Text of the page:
John Lennon sings “Life is what happens to you while you are busy making other plans” in the song Beautiful Boy. I have often heard similar sentiments about comprehensive financial plans. The words are something like “The financial plan is obsolete as soon as I receive it because life happens.”
During my software career, I heard similar comments about software planning documentation delivered before any code was developed. The common thread between software and financial planning documentation is that the planning work is often completed up front before any action is taken. It is assumed that everything “flows” logically from one step to the next, like a waterfall. The software industry creatively named this way of working the Waterfall Method.
Change is a Given
So what if we just assumed that you will experience change while we are developing and implementing your financial plan? You could experience a job change, an unexpected illness for you or a pet, or maybe your son and granddaughter move into your house. Changes like these could obviously throw a wrinkle into a well thought out, one-time comprehensive financial plan.
What if instead, we tried to develop your overall objectives and priorities first and ranked them? We would break each into smaller steps and focus intently on a handful of priorities for a period. We would re-evaluate objectives for the next period while adjusting to changes in your life.
A popular software method exists today to accomdate change and is called Agile Development*. What if we applied the Agile mindset to financial planning and how might that look?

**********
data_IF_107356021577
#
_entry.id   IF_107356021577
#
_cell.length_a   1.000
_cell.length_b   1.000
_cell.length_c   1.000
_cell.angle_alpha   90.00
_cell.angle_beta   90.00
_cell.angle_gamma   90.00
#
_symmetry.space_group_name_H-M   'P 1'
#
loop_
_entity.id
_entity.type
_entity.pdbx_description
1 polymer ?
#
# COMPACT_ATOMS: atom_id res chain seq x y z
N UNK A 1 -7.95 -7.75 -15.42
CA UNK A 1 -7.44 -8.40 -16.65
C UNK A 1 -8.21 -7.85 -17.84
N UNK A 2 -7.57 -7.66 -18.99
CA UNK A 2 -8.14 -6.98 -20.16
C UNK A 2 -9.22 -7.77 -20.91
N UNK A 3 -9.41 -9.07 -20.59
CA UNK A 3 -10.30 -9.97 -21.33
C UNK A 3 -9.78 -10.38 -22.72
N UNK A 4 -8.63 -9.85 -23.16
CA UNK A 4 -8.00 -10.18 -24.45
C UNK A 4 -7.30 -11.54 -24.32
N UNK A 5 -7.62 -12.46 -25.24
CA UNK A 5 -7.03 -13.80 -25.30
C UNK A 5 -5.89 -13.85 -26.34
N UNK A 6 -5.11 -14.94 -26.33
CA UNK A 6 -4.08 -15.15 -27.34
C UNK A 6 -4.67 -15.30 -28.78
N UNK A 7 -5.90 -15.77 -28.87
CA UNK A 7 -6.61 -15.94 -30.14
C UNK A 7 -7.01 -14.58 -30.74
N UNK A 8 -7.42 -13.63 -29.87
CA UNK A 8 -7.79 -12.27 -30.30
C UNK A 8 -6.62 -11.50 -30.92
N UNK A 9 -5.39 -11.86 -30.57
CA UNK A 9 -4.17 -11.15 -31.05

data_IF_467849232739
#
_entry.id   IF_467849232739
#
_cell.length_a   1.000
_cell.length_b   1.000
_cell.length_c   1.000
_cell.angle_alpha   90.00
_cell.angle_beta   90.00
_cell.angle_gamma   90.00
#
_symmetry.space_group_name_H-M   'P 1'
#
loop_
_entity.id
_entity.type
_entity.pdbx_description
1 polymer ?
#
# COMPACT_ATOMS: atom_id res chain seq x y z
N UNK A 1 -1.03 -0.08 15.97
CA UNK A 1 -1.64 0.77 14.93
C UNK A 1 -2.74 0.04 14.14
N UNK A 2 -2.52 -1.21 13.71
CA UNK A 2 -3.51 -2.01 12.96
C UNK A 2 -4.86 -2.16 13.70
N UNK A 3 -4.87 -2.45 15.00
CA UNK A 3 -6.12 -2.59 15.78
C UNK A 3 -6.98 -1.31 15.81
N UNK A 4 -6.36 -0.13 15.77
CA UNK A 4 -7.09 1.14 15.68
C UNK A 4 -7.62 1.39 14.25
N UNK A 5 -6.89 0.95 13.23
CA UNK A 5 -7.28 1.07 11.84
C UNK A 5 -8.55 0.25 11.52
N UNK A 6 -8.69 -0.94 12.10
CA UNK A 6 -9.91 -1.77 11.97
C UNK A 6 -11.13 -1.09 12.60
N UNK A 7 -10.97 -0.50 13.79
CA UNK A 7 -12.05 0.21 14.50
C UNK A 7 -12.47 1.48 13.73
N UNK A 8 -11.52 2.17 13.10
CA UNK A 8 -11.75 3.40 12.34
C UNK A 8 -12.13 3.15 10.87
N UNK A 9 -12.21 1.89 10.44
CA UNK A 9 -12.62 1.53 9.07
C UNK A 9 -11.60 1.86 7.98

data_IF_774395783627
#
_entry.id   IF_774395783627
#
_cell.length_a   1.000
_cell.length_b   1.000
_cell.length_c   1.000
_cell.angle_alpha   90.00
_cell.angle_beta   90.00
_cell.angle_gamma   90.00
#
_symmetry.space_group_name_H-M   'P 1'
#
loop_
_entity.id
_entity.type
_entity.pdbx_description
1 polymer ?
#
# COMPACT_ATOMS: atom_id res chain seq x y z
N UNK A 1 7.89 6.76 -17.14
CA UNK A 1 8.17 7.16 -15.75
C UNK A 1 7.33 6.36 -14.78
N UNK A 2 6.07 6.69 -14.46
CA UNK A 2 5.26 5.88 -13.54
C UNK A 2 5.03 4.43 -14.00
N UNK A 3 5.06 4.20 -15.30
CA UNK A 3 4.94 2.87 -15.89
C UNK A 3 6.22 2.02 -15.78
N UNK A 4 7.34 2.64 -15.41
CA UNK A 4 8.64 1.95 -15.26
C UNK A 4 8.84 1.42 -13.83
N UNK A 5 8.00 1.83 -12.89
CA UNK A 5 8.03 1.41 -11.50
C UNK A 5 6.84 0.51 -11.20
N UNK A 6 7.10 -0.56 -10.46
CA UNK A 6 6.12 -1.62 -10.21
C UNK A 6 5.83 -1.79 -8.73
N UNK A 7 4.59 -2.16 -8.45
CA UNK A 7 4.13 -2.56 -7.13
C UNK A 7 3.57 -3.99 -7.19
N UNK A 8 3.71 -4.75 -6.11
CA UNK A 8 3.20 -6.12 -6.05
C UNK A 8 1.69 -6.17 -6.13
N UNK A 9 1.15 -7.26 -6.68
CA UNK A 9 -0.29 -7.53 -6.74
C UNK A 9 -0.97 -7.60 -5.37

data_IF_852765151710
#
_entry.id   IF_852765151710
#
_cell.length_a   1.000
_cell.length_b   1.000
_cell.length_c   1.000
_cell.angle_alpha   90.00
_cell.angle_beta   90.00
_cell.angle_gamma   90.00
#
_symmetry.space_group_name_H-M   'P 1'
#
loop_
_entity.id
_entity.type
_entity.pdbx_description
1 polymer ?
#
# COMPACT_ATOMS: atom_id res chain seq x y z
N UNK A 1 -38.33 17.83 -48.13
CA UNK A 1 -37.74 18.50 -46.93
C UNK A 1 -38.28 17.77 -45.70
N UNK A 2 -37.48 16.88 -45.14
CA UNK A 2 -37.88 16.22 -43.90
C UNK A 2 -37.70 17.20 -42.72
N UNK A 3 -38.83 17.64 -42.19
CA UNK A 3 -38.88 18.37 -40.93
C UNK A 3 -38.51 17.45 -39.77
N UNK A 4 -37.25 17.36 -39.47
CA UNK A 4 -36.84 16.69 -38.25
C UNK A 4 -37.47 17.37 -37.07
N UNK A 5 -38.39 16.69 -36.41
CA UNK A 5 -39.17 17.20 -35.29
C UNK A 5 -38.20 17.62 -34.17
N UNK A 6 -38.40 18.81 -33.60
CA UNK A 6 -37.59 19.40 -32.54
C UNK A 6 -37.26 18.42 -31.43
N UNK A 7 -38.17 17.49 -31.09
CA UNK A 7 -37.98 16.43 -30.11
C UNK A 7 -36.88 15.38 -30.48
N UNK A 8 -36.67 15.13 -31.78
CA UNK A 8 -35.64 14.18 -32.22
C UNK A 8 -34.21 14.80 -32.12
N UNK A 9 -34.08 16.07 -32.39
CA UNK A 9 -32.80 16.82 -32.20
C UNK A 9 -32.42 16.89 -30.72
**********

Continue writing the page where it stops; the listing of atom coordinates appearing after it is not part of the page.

Planning in Pieces
With a big assist from technology, you will work with your financial planner to participate in a financial planning experience. You will still meet with your financial planner up front to get to know each other, develop overall objectives and gather initial data.
Cloud based financial planning portals and secure document vaults play a big part of the experience. Interactive financial timeline software can also be used to keep track of the different objectives and recommendations. The technological possibilities for the future are endless.
A very simple timeline for year one might look like the following example. I will liberally borrow from the Agile community and use the word Sprint to denote a period. Formal meetings are scheduled, often virtually, to plan for each Sprint. During each Sprint, informal communication takes place via email and phone and client portal to implement agreed upon recommendations.
Sprint 1 – January through March
Objective: Make sure savings and investment strategies are on track.
Focus: Overall cash flow and investment analysis.
Sprint 2 – April through June
Objective: Identify major risks and ensure they are addressed.
Focus: Risk assessment and insurance policy review.
Sprint 3 – July through September
Objective: Maximize employer provided benefits.
Focus: Review options during annual reenrollment period.
Sprint 4 – October Through December
Objective: Make sure that the estate is in order.
Focus: Review current estate planning documents and discuss with estate attorney.
Year two and beyond would look similar, but the length of the Sprints may increase since your financial life may be settling down a bit.
I hope that I demonstrated how an Agile approach to financial planning accommodates change. I am not trying to diminish the value of a one-time plan for someone who wishes to validate their current financial status and make adjustments. But, for someone seeking ongoing collaboration and coaching, an Agile approach makes a lot of sense.
I am pleased to offer ongoing financial planning services using some of the latest technology available to financial planners and their clients. If you would like to learn more, please click here to schedule some time for us to speak.